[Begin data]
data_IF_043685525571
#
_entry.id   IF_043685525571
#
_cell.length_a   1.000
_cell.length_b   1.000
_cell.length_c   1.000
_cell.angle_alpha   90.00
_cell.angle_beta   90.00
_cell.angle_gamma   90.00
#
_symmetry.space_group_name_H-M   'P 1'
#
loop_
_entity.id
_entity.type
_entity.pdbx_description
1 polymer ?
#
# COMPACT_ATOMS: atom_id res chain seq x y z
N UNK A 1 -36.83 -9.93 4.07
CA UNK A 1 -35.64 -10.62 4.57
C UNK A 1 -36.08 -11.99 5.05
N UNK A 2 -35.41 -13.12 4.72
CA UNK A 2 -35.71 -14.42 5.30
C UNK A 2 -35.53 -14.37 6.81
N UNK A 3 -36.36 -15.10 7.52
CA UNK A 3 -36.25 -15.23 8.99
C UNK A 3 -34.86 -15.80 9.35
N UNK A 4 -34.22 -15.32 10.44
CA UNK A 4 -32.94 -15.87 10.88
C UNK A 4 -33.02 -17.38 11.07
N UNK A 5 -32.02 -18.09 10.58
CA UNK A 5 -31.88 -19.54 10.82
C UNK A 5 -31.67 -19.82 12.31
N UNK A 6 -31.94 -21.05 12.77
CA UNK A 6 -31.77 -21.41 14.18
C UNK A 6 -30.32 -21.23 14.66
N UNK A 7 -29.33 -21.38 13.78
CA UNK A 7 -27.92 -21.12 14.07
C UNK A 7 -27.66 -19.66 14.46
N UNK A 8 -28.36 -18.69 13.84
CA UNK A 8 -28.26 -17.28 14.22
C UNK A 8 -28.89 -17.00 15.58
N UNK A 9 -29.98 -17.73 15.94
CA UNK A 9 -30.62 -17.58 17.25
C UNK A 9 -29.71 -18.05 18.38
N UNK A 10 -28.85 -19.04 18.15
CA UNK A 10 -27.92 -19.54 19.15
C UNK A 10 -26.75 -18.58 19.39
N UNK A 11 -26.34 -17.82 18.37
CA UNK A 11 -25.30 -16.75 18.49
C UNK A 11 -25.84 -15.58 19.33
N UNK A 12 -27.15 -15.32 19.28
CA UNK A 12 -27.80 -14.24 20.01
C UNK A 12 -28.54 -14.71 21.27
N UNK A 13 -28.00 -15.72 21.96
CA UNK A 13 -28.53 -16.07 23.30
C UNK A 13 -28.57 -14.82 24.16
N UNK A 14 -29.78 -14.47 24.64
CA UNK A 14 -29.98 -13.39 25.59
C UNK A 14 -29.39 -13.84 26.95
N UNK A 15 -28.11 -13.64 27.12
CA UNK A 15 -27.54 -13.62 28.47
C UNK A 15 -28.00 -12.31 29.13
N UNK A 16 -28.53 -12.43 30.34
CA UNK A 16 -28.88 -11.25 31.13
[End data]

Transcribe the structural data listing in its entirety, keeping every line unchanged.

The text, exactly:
data_IF_043685525571
#
_entry.id   IF_043685525571
#
_cell.length_a   1.000
_cell.length_b   1.000
_cell.length_c   1.000
_cell.angle_alpha   90.00
_cell.angle_beta   90.00
_cell.angle_gamma   90.00
#
_symmetry.space_group_name_H-M   'P 1'
#
loop_
_entity.id
_entity.type
_entity.pdbx_description
1 polymer ?
#
# COMPACT_ATOMS: atom_id res chain seq x y z
N UNK A 1 -36.83 -9.93 4.07
CA UNK A 1 -35.64 -10.62 4.57
C UNK A 1 -36.08 -11.99 5.05
N UNK A 2 -35.41 -13.12 4.72
CA UNK A 2 -35.71 -14.42 5.30
C UNK A 2 -35.53 -14.37 6.81
N UNK A 3 -36.36 -15.10 7.52
CA UNK A 3 -36.25 -15.23 8.99
C UNK A 3 -34.86 -15.80 9.35
N UNK A 4 -34.22 -15.32 10.44
CA UNK A 4 -32.94 -15.87 10.88
C UNK A 4 -33.02 -17.38 11.07
N UNK A 5 -32.02 -18.09 10.58
CA UNK A 5 -31.88 -19.54 10.82
C UNK A 5 -31.67 -19.82 12.31
N UNK A 6 -31.94 -21.05 12.77
CA UNK A 6 -31.77 -21.41 14.18
C UNK A 6 -30.32 -21.23 14.66
N UNK A 7 -29.33 -21.38 13.78
CA UNK A 7 -27.92 -21.12 14.07
C UNK A 7 -27.66 -19.66 14.46
N UNK A 8 -28.36 -18.69 13.84
CA UNK A 8 -28.26 -17.28 14.22
C UNK A 8 -28.89 -17.00 15.58
N UNK A 9 -29.98 -17.73 15.94
CA UNK A 9 -30.62 -17.58 17.25
C UNK A 9 -29.71 -18.05 18.38
N UNK A 10 -28.85 -19.04 18.15
CA UNK A 10 -27.92 -19.54 19.15
C UNK A 10 -26.75 -18.58 19.39
N UNK A 11 -26.34 -17.82 18.37
CA UNK A 11 -25.30 -16.75 18.49
C UNK A 11 -25.84 -15.58 19.33
N UNK A 12 -27.15 -15.32 19.28
CA UNK A 12 -27.80 -14.24 20.01
C UNK A 12 -28.54 -14.71 21.27
N UNK A 13 -28.00 -15.72 21.96
CA UNK A 13 -28.53 -16.07 23.30
C UNK A 13 -28.57 -14.82 24.16
N UNK A 14 -29.78 -14.47 24.64
CA UNK A 14 -29.98 -13.39 25.59
C UNK A 14 -29.39 -13.84 26.95
N UNK A 15 -28.11 -13.64 27.12
CA UNK A 15 -27.54 -13.62 28.47
C UNK A 15 -28.00 -12.31 29.13
N UNK A 16 -28.53 -12.43 30.34
CA UNK A 16 -28.88 -11.25 31.13